You are invited to create, play and have fun! Can you do something that has never been done before?
This summer, UNIQLO Tate Play invites you to draw on banners and all over the floor of the Turbine Hall in an ever-changing artwork, Mega Please Draw Freely, by artist Ei Arakawa. Your drawings will combine with the drawings of others – those who came before you and those who came after you – to create this living mega artwork! We will hang the banners up each Monday for everyone to see.
Inspired by the Gutai group – radical Japanese artists who wanted to change the world through painting, performance and children’s play – everyone of all ages is welcome to scribble, sketch and become part of this collective artwork.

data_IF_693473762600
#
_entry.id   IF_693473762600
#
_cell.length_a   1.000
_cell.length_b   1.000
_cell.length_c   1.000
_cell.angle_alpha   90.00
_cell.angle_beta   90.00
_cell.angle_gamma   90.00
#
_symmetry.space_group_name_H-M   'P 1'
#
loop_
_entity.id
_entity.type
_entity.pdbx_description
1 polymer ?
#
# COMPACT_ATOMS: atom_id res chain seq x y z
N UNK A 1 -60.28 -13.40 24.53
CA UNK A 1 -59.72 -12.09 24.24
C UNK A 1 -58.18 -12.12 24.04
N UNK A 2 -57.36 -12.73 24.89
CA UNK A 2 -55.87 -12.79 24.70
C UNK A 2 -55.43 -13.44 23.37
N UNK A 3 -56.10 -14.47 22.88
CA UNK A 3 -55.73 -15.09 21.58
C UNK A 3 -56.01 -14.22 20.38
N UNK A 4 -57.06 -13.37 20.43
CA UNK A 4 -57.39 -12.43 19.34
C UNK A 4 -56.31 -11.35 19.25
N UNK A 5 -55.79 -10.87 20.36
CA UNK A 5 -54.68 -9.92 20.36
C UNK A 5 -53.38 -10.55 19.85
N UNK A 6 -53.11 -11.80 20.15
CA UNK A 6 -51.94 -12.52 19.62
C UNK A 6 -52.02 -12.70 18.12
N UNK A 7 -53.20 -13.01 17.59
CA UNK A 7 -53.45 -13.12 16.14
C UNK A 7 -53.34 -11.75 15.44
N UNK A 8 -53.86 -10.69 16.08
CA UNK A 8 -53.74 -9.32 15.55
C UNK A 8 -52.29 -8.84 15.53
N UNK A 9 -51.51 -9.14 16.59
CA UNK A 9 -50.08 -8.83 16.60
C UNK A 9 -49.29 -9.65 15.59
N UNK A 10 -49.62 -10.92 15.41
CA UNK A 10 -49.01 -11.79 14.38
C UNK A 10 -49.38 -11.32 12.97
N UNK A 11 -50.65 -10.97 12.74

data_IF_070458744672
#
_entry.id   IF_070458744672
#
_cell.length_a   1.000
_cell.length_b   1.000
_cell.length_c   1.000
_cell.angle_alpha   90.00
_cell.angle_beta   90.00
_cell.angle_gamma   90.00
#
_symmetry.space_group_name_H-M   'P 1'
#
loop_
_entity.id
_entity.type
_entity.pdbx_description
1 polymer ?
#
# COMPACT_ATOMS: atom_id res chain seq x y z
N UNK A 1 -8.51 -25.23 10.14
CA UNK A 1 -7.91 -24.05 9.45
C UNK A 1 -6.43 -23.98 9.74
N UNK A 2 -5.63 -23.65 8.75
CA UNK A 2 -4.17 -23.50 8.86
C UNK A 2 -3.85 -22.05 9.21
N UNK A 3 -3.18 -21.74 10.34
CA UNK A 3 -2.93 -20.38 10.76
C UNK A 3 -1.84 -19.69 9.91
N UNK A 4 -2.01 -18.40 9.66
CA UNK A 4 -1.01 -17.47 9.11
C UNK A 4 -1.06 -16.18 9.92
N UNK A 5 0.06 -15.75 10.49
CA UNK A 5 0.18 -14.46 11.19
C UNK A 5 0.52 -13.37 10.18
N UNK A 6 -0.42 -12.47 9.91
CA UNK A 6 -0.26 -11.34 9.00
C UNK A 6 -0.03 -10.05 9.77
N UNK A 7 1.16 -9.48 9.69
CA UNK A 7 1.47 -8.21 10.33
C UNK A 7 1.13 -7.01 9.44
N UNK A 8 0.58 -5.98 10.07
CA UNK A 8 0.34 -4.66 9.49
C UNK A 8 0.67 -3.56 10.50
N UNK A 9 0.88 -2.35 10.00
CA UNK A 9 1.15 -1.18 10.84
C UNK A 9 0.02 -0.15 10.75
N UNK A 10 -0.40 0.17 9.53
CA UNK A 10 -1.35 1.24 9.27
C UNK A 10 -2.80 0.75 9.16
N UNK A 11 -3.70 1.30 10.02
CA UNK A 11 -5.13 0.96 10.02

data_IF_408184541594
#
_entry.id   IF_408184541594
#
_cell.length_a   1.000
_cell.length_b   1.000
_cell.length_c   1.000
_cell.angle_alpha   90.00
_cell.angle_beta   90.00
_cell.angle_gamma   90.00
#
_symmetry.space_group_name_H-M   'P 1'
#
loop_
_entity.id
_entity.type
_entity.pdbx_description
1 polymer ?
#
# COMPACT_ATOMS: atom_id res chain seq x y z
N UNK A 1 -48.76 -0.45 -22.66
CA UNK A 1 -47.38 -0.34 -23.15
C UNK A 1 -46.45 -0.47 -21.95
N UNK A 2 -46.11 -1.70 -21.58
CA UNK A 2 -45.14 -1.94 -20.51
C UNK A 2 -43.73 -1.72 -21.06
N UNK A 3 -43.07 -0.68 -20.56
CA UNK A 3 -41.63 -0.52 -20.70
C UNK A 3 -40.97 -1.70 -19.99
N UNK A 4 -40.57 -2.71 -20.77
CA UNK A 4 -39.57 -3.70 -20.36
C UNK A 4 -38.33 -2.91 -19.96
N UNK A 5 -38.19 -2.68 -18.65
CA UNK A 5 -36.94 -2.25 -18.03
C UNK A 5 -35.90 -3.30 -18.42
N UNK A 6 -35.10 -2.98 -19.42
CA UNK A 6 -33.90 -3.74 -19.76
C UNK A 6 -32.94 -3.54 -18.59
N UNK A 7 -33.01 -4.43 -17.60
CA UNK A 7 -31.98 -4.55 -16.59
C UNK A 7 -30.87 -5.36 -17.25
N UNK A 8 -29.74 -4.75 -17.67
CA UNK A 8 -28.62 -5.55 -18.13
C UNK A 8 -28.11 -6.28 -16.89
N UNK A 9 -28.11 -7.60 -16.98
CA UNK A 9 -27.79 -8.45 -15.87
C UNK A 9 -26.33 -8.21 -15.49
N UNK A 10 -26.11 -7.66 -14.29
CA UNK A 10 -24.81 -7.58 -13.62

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UNIQLO Tate Play in partnership with UNIQLO.
About Ei Arakawa
Ei Arakawa is a Japanese American artist, born in 1977. He makes collaborative art inspired by art history – art made with other people, involving art from other times and places. Many of his artworks are performances, which he sometimes makes by working with other artists and with art historians. Arakawa removes the boundary between audiences and performers by inviting the audience to participate.
Performed by Family Engagement Assistants with Ei Arakawa
Music by Sergei Tcherepnin and Stefan Tcherepnin
Reproduction of Noh theatre pine tree paintings by Matsuno Hideyo and Dōmoto Inshō, Kanze Noh Theatre, Tokyo and Kyoto
Board layout design by Cameron Leadbetter
Ashiya park photographs by Yuki Kimura and Nakagawa Ai
Magazine covers from Kirin (February 1948 to May 1964), edited by Ukita Yozō and Hoshi Yoshirō
Essay, Kirin & Gutai, 1995, written by Katō Mizuho
Translated by Reiko Tomii
Reproduction of Paul Cézanne The Great Pine near Aix c. 1895–97, The State Hermitage Museum collection
Production assisted by Mashiyama Takayuki, Taka Ishii Gallery
Special thanks to Katō Mizuho, Takahashi Kenji, Tanaka Kazuhito, Yamashina Yaemon and Ukita Yozō